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The transformative effects that indoor farming can have on air, water, and soil

Indoor farming is a relatively new method of growing vegetables and other plants under controlled environmental conditions. These farm systems are variously referred to as indoor farms, vertical farms, vfarms, zfarms, greenhouses, controlled environment agriculture (CEA), and plant factories. Indoor farms are sometimes confused with urban farms, which typically represent small outdoor farms or gardens to grow vegetables that are located in urban areas. It also should be noted that mushrooms have been grown indoors in compost under controlled conditions without light for more than one hundred years.

The many faces of indoor farming
Greenhouses have been the workhorse for indoor growers for decades, especially in the production of flowers and ornamental plants. The modern high-tech greenhouse designs were pioneered in the Netherlands and have since been embraced all over the world. Several examples of these farms are evident throughout the United States and the largest span hundreds of acres. For example, according to Greenhouse Grower,5 Altman Plants (CA) has almost 600 acres under glass followed by Costa Farms (FL) with 345 acres. These are mainly used in the production of ornamental plants.

For vegetables, greenhouses were originally designed for tomatoes, but now are used in the production of kale, microgreens, lettuces, herbs, squash, and other types of fresh produce. These greenhouses, formerly located in rural areas, are now being positioned near urban and peri-urban areas to bring operations closer to population centers to save money and reduce the carbon footprint associated with transportation miles. For example, BrightFarms ( has greenhouse operations located just outside of Philadelphia and Cincinnati to produce lettuces and other leafy greens. Gotham Greens ( situated its first greenhouse on top of a warehouse in Brooklyn, NY and has since expanded to other cities. AppHarvest ( is a venture located in Kentucky whose greenhouses cover more than 60 acres to produce tomatoes and other vegetables. What is common to greenhouse design is that all growing takes place on a single level, they are clothed in materials such as glass that transmit natural sunlight, and include climate control and irrigation equipment. They may also use a modest amount of supplemental artificial lighting during winter months.6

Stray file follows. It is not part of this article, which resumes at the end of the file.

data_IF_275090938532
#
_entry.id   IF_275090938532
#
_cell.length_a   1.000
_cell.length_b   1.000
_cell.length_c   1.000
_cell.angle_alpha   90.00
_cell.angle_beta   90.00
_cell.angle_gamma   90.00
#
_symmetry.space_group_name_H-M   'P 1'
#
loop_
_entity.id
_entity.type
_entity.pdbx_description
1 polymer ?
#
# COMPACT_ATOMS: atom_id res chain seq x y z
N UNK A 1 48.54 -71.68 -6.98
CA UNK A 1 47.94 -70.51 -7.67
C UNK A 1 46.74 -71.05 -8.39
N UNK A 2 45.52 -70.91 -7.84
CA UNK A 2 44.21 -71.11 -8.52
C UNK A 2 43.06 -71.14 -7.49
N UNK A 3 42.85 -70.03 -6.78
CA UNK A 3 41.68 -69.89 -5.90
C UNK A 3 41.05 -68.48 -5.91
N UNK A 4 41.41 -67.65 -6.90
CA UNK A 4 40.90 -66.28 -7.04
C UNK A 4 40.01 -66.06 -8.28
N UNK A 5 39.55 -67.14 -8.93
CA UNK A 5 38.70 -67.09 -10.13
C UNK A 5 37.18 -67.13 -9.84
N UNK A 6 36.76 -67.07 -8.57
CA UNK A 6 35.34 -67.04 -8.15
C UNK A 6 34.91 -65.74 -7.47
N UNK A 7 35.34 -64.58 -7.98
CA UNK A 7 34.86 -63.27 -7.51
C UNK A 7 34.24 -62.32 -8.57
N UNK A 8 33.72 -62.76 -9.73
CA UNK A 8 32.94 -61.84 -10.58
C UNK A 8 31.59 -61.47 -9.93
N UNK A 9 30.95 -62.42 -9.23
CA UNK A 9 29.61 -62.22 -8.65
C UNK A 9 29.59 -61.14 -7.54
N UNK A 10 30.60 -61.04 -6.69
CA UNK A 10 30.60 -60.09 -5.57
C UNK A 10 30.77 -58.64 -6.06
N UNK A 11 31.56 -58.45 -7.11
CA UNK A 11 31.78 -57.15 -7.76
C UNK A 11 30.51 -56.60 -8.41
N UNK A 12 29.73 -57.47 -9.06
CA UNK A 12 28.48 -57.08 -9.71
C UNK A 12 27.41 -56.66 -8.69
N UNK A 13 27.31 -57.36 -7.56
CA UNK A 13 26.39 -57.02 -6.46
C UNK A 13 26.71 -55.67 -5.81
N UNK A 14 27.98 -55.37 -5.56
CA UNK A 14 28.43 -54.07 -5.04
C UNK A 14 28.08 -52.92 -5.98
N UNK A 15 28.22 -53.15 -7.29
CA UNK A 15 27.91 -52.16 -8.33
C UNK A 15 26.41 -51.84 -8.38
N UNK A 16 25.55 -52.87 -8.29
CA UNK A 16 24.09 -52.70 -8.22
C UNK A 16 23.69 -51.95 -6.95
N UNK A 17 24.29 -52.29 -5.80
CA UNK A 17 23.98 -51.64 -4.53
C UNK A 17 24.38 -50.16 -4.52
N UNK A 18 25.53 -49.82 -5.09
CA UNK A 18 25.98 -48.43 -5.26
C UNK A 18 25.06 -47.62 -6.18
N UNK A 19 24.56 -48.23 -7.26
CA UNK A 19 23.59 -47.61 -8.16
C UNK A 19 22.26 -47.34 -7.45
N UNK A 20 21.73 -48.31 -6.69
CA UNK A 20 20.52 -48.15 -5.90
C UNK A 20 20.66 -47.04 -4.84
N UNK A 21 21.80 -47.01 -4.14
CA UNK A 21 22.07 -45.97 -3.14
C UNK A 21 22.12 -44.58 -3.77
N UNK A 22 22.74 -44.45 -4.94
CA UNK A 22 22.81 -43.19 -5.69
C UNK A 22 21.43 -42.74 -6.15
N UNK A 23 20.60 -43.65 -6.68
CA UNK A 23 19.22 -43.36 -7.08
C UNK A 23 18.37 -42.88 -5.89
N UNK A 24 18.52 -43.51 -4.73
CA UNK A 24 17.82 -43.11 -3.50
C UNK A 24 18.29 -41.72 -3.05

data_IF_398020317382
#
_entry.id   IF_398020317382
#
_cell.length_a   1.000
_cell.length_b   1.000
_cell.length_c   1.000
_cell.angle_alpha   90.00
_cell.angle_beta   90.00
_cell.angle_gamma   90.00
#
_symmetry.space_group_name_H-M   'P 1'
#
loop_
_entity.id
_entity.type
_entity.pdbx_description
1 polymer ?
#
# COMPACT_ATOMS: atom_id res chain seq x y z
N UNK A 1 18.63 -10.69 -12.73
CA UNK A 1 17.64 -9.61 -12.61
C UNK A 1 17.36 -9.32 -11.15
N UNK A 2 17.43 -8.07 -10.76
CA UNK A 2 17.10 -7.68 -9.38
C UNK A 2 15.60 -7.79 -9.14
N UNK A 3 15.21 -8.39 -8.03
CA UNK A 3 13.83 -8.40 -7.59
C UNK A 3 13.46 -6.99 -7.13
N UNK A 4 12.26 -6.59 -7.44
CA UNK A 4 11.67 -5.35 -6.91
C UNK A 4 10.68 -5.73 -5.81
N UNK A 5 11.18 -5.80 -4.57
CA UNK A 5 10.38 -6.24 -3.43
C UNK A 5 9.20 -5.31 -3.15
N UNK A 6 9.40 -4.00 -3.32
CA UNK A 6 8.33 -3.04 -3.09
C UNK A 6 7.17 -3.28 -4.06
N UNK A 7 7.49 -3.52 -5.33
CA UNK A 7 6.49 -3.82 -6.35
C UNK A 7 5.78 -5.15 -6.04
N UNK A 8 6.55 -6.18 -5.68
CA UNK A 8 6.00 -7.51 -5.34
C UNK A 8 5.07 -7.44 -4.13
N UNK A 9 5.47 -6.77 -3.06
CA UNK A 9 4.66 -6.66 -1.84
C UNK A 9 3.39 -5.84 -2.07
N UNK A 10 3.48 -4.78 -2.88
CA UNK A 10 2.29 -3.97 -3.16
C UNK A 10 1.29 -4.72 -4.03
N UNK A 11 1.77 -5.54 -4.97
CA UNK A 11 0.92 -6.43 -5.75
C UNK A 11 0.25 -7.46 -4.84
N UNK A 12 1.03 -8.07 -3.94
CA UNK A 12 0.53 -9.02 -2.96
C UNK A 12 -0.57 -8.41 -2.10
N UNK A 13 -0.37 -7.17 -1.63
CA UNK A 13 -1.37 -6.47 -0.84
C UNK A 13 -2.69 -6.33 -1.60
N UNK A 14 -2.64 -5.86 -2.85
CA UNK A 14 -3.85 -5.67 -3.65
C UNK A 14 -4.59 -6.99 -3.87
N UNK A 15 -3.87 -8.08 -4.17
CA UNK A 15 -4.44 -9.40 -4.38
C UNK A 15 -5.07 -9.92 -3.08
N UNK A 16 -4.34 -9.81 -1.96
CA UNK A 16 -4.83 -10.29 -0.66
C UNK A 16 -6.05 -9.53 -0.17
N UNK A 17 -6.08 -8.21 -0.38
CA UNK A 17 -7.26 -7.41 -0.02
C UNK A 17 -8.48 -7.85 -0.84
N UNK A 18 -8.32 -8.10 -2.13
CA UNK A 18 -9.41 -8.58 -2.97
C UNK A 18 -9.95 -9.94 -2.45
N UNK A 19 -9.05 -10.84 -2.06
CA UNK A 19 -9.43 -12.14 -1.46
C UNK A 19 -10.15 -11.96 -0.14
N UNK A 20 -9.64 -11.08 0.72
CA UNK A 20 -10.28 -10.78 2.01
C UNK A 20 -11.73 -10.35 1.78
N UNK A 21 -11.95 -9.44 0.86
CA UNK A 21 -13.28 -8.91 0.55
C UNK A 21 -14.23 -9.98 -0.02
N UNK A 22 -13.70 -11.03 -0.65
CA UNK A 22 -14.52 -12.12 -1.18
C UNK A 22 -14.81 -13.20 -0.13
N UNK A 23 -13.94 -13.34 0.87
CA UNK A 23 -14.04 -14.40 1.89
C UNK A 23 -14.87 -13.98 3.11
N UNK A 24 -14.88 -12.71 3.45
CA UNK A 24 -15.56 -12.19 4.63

Growing leafy greens and other plants in buildings has emerged in the past 25 years whereby plants are grown vertically and hydroponically using artificial lights. Indoor vertical farms are typically located in warehouses or similar structures that have been retrofitted to provide superior heating, ventilation, and cooling (HVAC) for the benefit of plant production and racking systems to support the production systems.7-9 The PVC grow systems transport nutrient-rich water to the root zone of the plants, and the water is then returned to the main reservoir. Designed as closed re-circulating systems, indoor vertical farms only use a fraction of the amount of water as greenhouses or open-field methods. The advent of cost-effective LED lighting technologies has allowed farmers to provide the plants with just the right wavelengths of light, intensity, and photo period to optimize growth. Other advances include automation, IoT, and artificial intelligence; ie, all of the information technologies that contribute to “smart farming.”

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